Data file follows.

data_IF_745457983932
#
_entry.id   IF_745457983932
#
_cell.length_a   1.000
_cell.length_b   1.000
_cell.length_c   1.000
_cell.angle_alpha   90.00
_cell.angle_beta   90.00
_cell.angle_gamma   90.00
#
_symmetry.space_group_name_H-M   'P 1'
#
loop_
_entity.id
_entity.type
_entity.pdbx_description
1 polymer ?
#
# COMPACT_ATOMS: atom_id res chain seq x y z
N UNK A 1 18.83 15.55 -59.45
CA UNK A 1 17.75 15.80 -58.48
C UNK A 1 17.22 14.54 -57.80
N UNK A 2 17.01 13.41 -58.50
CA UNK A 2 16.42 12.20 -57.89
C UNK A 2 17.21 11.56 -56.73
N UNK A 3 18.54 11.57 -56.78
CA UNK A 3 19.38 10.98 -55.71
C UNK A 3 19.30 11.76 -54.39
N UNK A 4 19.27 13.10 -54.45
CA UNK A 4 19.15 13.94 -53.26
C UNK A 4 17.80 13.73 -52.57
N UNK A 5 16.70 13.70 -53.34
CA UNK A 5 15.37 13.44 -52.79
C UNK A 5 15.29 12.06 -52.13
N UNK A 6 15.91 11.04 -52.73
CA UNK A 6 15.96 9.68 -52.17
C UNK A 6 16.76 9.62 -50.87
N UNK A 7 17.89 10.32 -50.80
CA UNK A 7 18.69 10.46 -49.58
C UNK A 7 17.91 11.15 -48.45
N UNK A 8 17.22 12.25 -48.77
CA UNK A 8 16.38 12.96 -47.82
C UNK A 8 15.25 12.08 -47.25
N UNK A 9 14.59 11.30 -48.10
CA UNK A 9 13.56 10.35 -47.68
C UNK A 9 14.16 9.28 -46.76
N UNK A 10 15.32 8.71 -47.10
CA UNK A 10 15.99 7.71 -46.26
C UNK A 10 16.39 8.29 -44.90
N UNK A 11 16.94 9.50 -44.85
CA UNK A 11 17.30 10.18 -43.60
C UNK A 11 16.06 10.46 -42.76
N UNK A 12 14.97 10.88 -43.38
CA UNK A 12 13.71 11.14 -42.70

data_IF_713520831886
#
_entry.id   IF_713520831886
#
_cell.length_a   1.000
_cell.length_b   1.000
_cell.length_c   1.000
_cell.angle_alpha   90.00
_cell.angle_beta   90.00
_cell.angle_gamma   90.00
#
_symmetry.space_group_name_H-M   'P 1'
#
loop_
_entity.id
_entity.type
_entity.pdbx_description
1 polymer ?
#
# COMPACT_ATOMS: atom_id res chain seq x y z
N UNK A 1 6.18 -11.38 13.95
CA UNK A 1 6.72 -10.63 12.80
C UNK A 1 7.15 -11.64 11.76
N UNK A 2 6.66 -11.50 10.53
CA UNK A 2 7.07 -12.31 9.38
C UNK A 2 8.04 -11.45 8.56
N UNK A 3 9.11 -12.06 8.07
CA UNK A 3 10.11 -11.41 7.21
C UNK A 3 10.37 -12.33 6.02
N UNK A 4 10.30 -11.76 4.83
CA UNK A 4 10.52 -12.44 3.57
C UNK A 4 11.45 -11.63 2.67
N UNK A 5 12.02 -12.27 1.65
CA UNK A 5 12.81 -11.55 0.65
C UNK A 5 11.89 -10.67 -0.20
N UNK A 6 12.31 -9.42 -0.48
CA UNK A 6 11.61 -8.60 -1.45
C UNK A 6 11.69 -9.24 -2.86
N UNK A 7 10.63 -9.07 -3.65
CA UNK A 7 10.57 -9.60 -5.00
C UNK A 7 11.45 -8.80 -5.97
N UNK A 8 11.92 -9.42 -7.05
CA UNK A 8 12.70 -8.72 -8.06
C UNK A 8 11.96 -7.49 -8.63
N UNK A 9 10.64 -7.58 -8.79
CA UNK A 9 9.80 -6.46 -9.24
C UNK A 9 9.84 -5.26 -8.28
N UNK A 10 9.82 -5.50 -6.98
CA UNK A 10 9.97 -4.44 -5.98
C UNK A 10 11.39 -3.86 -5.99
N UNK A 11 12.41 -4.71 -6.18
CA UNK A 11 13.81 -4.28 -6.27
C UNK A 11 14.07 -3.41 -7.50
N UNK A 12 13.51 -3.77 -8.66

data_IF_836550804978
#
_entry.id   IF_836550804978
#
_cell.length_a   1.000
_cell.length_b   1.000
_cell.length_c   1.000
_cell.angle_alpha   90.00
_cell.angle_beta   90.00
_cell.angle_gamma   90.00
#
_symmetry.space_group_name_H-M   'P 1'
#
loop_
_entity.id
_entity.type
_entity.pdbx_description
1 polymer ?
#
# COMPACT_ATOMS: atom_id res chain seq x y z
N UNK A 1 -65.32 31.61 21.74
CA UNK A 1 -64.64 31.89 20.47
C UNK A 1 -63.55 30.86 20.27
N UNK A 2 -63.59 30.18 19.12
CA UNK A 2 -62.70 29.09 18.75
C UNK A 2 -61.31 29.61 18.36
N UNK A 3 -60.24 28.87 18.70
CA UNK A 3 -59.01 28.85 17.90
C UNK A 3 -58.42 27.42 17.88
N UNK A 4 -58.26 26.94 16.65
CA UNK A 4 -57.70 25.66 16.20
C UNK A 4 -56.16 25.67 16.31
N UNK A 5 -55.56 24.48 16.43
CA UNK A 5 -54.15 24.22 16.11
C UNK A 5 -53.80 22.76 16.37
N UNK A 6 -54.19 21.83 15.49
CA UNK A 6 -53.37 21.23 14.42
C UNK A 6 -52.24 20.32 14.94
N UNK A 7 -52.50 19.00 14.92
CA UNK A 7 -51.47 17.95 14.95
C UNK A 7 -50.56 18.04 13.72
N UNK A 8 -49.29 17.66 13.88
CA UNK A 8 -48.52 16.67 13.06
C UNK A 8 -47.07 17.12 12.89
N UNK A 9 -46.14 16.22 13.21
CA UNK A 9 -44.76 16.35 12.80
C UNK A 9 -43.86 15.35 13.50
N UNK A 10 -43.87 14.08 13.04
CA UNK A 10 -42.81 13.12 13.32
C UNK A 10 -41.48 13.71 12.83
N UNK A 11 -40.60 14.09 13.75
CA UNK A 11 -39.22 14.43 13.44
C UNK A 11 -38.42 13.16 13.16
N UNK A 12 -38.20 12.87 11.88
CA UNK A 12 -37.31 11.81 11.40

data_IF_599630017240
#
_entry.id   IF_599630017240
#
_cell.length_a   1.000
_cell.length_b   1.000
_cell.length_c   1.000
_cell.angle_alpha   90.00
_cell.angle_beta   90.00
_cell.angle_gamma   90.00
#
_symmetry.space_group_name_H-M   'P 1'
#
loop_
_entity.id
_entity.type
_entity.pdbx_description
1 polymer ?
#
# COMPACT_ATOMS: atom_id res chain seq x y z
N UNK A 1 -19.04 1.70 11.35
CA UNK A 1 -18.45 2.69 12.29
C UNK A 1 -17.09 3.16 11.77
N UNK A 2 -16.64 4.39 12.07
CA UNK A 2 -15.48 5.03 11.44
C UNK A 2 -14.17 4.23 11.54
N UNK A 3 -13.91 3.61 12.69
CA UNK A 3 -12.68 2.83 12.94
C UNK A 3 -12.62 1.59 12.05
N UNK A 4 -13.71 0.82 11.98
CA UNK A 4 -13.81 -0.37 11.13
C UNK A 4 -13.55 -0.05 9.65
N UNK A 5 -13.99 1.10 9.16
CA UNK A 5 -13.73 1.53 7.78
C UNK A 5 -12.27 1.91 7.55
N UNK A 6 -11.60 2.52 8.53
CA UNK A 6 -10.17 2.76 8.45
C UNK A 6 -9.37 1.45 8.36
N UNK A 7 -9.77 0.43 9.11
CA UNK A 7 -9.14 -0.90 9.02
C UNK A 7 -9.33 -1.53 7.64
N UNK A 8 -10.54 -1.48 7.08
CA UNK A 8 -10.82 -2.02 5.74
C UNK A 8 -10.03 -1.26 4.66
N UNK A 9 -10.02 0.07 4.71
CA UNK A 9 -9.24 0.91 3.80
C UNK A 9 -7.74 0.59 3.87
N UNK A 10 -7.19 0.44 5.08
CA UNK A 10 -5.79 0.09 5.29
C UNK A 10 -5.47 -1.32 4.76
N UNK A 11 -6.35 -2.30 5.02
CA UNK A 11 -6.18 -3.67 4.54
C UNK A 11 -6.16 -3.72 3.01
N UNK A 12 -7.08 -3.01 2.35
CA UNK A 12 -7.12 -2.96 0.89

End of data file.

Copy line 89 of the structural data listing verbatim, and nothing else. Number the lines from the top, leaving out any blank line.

CA UNK A 5 12.81 -11.55 0.65